According to a statement from the U.S. Conference of Catholic Bishops, the advocates of marriage between one man and one woman "are increasingly having their religious freedoms jeopardized." On March 14, a joint statement released by Archbishop Joseph E. Kurtz of Louisville, Kentucky, and Bishop James D. Conley of Lincoln, Nebraska, signaled support for the First Amendment Defense Act as a "modest and important measure” because it protects those who believe marriage is “the union of one man and one woman.” The measured was recently re-introduced in the Senate by Sen. Mike Lee, R-Utah.

The USCCB's statement said that the bishops' group "has been vocal in support of the legislation since its inception.” Archbishop Kurtz chairs the USCCB Committee for Religious Liberty, while Bishop Conley is chairman of the Subcommittee for the Promotion and Defense of Marriage.

They said the First Amendment Defense Act “is a modest and important measure that protects the rights of faith-based organizations and people of all faiths and of no faith who believe that marriage is the union of one man and one woman.” According to the bishops, those who support marriage as the union of one man and one woman “are increasingly having their religious freedoms jeopardised and even forfeited.”

“In a pluralistic society,” they wrote, “faith-based charitable agencies and schools should not be excluded from participation in public life by loss of licenses, accreditation or tax-exempt status because they hold reasonable views on marriage that differ from the federal government’s view.”

The U.S. Supreme Court declared in a 5-4 decision in June 2015 decision that same-sex couples have the right to marry in all 50 states.

Nevertheless, the Catholic bishops underscored that they will continue "to promote and protect the natural truth of marriage as foundational to the common good,” they said. “The church will also continue to stand for the ability of all to exercise their religious beliefs and moral convictions in public life without fear of government discrimination.”

“In a climate of increasing intolerance, these protections are urgently needed,” Archbishop Kurtz and Bishop Conley wrote. “The teaching of the Catholic Church about marriage is based on both faith and reason. Using right reason, one can know that given the nature of the human person, created as male and female, marriage is the union of one man and one woman,” they said.

According to Sen. Lee, “What an individual or organization believes about the traditional definition of marriage is not – and should never be – a part of the government’s decision-making process when distributing licenses, accreditations, or grants.” In a statement on his website, Lee said, “And the First Amendment Defense Act simply ensures that this will always be true in America – that federal bureaucrats will never have the authority to require those who believe in the traditional definition of marriage to choose between their living in accordance with those beliefs and maintaining their occupation or their tax status.”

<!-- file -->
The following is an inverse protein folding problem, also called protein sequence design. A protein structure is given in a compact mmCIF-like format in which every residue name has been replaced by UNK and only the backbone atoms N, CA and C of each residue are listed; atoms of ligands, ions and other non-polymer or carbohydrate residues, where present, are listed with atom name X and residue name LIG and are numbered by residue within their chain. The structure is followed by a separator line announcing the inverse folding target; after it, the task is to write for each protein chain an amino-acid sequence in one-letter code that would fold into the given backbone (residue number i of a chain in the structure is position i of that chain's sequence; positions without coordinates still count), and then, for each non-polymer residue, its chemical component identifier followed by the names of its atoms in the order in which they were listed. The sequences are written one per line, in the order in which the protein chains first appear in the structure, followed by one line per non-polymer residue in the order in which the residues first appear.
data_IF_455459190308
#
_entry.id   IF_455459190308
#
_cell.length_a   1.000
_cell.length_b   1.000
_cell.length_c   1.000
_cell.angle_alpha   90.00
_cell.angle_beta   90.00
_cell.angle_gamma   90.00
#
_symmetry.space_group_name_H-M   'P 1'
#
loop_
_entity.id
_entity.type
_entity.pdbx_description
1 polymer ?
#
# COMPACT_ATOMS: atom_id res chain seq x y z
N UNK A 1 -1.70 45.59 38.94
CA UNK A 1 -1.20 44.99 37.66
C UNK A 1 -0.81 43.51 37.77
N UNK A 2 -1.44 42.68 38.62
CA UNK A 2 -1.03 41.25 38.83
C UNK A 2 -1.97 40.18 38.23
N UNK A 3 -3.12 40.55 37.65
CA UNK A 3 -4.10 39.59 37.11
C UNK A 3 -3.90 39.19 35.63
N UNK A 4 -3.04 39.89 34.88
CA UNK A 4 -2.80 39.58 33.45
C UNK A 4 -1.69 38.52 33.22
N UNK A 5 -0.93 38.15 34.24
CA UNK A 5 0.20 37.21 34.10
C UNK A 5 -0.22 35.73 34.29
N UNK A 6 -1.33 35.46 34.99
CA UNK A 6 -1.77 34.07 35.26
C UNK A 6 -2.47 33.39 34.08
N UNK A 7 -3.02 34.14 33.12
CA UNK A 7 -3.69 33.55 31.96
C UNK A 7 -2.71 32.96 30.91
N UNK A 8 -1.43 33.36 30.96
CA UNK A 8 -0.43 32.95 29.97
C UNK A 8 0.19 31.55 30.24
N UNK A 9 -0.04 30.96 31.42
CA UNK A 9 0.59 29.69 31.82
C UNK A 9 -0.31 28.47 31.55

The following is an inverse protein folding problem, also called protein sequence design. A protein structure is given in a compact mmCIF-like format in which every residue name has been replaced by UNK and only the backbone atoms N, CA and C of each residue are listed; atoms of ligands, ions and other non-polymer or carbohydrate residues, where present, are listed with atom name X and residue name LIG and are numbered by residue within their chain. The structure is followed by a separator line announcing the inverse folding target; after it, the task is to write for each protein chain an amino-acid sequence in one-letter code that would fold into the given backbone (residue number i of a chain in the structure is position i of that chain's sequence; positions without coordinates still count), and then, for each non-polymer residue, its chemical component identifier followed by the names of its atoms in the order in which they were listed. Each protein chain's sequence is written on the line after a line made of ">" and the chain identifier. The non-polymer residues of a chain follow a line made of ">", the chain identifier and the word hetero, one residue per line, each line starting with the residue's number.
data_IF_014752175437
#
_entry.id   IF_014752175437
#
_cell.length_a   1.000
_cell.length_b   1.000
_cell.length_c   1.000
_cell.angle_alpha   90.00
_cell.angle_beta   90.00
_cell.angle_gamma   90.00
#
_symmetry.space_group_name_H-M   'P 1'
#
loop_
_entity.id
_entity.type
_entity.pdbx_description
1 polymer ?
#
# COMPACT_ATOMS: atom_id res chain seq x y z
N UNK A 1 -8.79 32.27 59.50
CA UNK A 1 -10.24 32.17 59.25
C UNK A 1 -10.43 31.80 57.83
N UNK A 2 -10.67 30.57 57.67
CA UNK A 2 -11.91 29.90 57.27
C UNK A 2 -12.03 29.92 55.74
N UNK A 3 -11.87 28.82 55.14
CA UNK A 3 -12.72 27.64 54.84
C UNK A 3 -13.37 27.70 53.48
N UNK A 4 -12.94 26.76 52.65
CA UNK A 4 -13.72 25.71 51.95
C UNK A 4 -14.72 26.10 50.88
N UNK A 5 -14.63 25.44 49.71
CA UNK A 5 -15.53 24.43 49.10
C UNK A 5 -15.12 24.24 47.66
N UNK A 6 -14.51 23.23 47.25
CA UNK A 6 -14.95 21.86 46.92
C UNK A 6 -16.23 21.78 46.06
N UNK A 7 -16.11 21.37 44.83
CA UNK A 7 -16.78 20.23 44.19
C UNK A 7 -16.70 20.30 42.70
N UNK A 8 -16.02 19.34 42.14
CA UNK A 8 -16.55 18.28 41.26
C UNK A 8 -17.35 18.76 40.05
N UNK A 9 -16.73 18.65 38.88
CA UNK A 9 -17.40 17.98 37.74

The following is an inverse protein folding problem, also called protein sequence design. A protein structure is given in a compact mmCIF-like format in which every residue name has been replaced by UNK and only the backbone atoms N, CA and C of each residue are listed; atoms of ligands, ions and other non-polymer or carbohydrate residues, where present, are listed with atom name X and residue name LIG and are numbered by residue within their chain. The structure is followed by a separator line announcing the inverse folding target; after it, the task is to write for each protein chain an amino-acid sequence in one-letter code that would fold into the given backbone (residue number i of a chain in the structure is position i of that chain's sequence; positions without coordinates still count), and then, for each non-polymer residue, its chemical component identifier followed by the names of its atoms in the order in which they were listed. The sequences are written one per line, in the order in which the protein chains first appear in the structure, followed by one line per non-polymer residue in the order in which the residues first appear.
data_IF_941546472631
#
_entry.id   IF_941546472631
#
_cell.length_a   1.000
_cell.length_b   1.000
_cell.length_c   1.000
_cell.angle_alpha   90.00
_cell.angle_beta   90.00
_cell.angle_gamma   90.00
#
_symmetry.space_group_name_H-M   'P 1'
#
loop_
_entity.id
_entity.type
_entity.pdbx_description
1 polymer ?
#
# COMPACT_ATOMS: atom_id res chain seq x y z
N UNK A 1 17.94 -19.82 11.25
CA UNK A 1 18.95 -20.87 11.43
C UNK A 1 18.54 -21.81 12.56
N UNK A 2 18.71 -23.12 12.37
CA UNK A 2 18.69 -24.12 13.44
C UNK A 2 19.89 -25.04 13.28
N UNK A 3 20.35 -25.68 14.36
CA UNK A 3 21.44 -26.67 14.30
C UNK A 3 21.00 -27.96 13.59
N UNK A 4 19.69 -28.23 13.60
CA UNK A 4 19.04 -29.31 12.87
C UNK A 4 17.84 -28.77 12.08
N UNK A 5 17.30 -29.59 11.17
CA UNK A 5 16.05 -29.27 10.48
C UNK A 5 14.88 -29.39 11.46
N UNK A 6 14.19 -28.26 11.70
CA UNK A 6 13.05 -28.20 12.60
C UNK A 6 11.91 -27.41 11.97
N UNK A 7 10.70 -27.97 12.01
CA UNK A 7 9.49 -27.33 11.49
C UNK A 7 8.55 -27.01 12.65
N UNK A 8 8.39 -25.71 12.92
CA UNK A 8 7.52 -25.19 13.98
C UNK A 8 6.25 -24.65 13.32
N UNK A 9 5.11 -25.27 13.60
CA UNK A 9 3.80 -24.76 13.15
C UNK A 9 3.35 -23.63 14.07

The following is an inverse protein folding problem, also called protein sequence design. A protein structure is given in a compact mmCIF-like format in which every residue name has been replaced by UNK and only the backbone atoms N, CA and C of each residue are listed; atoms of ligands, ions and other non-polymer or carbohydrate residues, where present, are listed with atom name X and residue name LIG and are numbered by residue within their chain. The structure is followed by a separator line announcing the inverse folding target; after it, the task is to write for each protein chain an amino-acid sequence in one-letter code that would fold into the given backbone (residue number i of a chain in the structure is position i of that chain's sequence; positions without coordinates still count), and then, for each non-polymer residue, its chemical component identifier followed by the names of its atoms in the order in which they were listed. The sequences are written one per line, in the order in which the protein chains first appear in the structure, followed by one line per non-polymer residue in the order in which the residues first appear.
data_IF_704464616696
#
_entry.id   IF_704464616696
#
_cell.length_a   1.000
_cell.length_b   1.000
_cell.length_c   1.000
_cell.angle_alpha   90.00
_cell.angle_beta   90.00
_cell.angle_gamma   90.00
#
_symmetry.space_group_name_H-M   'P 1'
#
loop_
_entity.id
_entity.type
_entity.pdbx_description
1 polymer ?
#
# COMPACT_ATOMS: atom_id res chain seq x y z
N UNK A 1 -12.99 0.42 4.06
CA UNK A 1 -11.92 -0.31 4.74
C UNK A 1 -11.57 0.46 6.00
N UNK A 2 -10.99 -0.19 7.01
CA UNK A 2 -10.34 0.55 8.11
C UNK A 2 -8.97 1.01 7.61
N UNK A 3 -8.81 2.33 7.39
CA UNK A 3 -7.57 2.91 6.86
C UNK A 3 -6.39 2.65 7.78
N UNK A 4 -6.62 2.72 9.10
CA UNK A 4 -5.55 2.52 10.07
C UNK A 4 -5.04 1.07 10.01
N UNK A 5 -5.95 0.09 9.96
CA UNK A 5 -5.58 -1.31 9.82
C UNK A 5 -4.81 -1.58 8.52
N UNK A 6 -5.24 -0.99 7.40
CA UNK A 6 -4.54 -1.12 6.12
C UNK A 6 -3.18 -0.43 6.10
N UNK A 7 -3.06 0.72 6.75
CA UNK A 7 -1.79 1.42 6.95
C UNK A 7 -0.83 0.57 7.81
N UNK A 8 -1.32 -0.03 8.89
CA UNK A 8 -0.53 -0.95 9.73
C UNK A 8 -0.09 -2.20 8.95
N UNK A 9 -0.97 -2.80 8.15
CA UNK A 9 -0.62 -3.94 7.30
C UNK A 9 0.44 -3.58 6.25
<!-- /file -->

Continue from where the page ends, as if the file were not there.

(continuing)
The senator's website said that the amendment would prohibit the federal government from taking adverse action against individuals or institutions based on their definition of marriage or beliefs about premarital sex. It creates a cause of action in federal court for individuals or institutions that have been discriminated against by the government. Plaintiffs can seek injunctive relief, declaratory relief, and compensatory damages.

There are currently 21 co-sponsors on the Senate bill, including Sens. Marco Rubio (R-FL), Mike Crapo (R-ID), Orrin Hatch (R-UT), Jim Inhofe (R-OK), Roy Blunt (R-MO), Jim Risch (R-ID), Roger Wicker (R-MS), Mike Enzi (R-WY), Ron Johnson (R-WI), Mike Rounds (R-SD), John Barrasso (R-WY), Ben Sasse (R-NE), John Hoeven (R-ND), John Thune (R-SD), Rand Paul (R-KY), David Perdue (R-GA), Tim Scott (R-SC), Tom Cotton (R-AR), John Boozman (R-AR), Ted Cruz (R-TX), and Jerry Moran (R-KS).

The ACLU and other advoccy groups oppose the bill. “The First Amendment Defense Act is harmful legislation that would legalize state-sanctioned discrimination and undermine key civil rights protections for LGBTQ people,” said David Stacy, the Human Rights Campaign’s government affairs director, in a press release. “Supporters of this legislation are using religious liberty as a sword to hurt LGBTQ families rather than staying true to our long tradition of it serving as a shield to protect religious expression from government overreach.”

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Spero News writer Martin Barillas is a former US diplomat, who also worked as a democracy advocate and election observer in Latin America. His first novel 'Shaken Earth', is available at Amazon.

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